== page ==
A Study on Applicant Perceptions of Selection Procedures
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Multiple-Choice Promotional Exam Case Study
Paper and pencil multiple-choice promotional exams, designed to measure knowledge of job pertinent reference material, are often a source of contention. Often referred to as "book tests", they are frequently challenged by candidates who feel they are either unfair or irrelevant to the work they perform every day. However, book referenced exams do not need to cause controversy. The below case study highlights how Ergometrics' approach to exam development can successfully increase perception of fairness and acceptance by candidates.
A fire department in a large city on the East Coast had used outside consultants for many years, per union contract, to develop and administer their promotional exams. Over the past couple of years, there had been increasing dissatisfaction with the written, multiple-choice examinations, both on the part of the candidates taking the test and the city human resource department. Candidates felt there were too many "trick questions" in which the correct answer was differentiated from the incorrect answers only by trivial wording changes. The human resources department was dissatisfied because more and more candidates were appealing their test results through the formal appeals process provided to them costing the city human resources a lot of staff time. Additionally, dissatisfied candidates frequently complained to their fire chief and union officials, who in turn sought out the city human resource department to discern the reasons for the high rate of candidate dissatisfaction. The resulting acrimony resulted in a general lack of confidence in the process by the candidates, the department and the city human resources.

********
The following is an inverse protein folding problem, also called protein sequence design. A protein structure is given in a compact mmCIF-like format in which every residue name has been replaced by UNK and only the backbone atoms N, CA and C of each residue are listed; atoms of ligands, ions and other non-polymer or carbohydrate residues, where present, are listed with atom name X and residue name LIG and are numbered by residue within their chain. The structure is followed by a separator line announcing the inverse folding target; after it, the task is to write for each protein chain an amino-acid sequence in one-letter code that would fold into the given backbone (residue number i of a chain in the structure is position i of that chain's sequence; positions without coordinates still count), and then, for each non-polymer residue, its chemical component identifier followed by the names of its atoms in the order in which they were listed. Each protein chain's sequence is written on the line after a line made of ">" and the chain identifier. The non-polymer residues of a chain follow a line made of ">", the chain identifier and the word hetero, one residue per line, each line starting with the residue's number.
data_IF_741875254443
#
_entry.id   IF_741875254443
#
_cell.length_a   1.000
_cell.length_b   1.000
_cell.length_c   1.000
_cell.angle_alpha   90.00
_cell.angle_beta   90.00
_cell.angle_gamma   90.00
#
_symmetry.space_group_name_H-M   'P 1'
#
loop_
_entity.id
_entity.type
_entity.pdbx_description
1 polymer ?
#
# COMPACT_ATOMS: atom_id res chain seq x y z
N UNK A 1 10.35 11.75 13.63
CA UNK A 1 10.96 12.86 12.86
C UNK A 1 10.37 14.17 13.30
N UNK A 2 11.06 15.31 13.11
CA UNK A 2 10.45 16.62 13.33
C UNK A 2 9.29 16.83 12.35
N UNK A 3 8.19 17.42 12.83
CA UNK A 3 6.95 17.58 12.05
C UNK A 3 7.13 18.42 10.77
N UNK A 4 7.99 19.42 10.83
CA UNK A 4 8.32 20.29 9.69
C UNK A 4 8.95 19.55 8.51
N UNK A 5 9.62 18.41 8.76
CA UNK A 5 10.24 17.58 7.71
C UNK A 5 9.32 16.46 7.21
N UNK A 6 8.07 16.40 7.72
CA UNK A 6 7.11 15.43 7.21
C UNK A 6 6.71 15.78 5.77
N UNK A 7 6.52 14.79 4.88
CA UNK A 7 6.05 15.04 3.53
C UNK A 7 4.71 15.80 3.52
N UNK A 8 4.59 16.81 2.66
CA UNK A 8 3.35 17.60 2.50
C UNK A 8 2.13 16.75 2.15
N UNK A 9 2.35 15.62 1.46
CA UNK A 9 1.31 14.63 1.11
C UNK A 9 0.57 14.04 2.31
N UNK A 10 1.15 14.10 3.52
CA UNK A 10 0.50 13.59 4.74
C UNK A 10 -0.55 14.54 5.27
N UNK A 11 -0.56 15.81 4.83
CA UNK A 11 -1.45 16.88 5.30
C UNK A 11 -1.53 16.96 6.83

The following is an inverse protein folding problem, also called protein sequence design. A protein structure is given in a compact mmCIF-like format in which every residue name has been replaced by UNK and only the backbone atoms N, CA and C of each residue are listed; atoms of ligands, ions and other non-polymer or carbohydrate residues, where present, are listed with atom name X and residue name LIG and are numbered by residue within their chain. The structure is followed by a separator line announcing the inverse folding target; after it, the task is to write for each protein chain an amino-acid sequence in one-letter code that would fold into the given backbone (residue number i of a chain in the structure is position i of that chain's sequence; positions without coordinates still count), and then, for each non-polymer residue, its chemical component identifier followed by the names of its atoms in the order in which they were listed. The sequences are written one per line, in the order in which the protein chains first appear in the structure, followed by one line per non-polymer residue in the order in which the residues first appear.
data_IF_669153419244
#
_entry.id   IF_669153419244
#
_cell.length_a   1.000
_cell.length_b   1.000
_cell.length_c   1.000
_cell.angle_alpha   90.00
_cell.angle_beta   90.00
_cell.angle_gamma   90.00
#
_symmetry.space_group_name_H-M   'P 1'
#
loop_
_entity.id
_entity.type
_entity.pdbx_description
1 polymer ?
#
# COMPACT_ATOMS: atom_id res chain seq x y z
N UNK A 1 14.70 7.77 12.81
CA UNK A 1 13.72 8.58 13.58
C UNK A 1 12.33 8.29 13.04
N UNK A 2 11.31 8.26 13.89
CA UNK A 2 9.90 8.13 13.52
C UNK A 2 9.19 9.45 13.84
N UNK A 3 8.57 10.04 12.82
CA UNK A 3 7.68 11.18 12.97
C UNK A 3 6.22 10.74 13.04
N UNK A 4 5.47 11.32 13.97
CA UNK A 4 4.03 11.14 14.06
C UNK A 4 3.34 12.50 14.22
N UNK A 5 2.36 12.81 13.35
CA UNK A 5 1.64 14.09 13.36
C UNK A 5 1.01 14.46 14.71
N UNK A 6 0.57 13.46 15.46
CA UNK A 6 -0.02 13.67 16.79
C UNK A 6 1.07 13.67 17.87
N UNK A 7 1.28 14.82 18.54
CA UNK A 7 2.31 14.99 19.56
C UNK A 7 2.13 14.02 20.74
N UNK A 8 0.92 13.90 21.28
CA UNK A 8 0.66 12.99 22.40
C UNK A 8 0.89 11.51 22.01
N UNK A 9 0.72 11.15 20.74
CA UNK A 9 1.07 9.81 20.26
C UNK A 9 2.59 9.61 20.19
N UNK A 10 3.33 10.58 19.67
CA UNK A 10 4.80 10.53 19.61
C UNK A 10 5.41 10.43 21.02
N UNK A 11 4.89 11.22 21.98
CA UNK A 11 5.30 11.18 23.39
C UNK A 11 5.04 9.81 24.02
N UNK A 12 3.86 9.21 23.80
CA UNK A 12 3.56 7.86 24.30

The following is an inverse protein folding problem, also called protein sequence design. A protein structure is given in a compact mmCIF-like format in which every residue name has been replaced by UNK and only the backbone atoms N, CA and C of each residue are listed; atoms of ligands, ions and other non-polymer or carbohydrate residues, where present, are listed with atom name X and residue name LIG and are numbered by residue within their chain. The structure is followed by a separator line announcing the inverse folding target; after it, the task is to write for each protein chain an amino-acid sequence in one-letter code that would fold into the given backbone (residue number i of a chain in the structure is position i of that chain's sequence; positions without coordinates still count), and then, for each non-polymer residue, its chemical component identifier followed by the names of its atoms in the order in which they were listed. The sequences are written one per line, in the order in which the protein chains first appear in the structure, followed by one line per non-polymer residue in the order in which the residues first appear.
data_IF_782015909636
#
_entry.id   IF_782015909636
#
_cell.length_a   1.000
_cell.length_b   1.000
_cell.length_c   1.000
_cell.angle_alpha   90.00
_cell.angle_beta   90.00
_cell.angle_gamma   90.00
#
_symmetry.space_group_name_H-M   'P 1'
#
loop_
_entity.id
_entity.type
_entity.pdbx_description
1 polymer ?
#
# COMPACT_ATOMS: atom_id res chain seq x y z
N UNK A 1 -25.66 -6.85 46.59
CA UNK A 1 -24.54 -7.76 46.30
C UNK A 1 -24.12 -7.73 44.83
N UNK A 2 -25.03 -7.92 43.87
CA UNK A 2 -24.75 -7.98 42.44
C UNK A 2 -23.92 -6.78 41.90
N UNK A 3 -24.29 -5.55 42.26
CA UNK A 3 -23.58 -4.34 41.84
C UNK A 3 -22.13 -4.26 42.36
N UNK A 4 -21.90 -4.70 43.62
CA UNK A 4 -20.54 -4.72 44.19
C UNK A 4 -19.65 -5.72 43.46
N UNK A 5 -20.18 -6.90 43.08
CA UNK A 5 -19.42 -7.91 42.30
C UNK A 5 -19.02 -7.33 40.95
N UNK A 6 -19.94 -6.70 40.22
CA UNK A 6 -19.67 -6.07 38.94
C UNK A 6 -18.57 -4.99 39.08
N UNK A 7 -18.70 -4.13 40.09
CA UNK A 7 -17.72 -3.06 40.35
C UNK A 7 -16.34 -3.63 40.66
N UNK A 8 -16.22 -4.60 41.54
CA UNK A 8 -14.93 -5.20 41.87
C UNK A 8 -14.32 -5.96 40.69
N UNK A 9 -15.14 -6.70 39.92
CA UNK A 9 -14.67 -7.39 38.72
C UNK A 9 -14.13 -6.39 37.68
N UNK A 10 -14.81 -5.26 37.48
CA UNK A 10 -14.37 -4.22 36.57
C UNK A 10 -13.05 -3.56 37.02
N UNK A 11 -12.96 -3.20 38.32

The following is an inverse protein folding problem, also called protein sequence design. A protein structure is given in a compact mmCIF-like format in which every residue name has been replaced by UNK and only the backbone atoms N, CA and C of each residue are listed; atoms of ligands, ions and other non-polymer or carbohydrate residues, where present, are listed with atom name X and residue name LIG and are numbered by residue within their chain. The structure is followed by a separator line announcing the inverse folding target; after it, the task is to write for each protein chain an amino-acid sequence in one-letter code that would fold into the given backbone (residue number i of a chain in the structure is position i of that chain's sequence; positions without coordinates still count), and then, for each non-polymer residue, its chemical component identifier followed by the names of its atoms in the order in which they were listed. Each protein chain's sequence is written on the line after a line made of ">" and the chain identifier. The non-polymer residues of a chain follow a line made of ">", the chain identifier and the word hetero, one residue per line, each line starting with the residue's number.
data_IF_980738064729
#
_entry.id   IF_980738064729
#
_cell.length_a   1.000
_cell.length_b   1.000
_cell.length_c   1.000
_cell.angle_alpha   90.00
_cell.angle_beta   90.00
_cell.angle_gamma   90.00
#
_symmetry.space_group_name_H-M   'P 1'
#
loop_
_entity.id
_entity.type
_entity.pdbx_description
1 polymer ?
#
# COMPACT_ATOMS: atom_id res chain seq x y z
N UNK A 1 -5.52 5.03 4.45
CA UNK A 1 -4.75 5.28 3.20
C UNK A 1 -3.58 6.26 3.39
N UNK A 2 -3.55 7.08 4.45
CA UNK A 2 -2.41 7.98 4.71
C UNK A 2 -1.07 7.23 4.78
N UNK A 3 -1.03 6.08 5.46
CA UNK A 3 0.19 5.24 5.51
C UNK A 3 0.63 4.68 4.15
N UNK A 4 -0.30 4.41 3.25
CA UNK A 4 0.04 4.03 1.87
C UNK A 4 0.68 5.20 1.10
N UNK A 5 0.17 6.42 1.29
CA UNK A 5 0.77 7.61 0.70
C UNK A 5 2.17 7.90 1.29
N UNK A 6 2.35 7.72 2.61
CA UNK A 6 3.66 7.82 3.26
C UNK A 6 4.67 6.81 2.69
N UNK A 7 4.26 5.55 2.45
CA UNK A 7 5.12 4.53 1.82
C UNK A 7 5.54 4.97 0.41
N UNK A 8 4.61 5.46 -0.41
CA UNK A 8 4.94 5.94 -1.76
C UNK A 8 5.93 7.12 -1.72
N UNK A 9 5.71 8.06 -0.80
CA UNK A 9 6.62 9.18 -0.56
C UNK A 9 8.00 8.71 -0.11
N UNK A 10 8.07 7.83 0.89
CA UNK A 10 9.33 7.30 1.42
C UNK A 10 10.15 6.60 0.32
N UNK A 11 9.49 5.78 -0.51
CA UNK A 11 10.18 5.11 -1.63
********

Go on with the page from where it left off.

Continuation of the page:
Following a detailed job analysis, Ergometrics developed a book referenced exam designed to measure important aspects of the job and designed to be fair for all candidates. Ergometrics' approach ensured all items were directly linked to source material and the source material selected was relevant. This approach included a high level of participation from experienced fire personnel in choosing exam content. Ergometrics' detailed item writing and review techniques implemented by experienced item writers ensured the exam was technically sound.
Immediately following the administration of the examination, anecdotal evidence of candidate support of Ergometrics' exam was obvious. The City's Manager of Personnel Services received no immediate complaints from candidates, whereas in previous years he was swamped with complaints immediately following exam administration. Additionally, in previous years, approximately 100-200 appeals were filed, with nearly all of the 100 items receiving at least one protest (appeal) from one or more candidates. By comparison, Ergometrics' exam received only 35 total protests from 19 of the overall 116 candidates. This represents a 65-87% reduction in candidate appeals. In addition, the mandatory appeal hearing, which typically lasted 3 to 5 hours in previous years, lasted only 45 minutes. This represents a 75 to 85% reduction in staff time.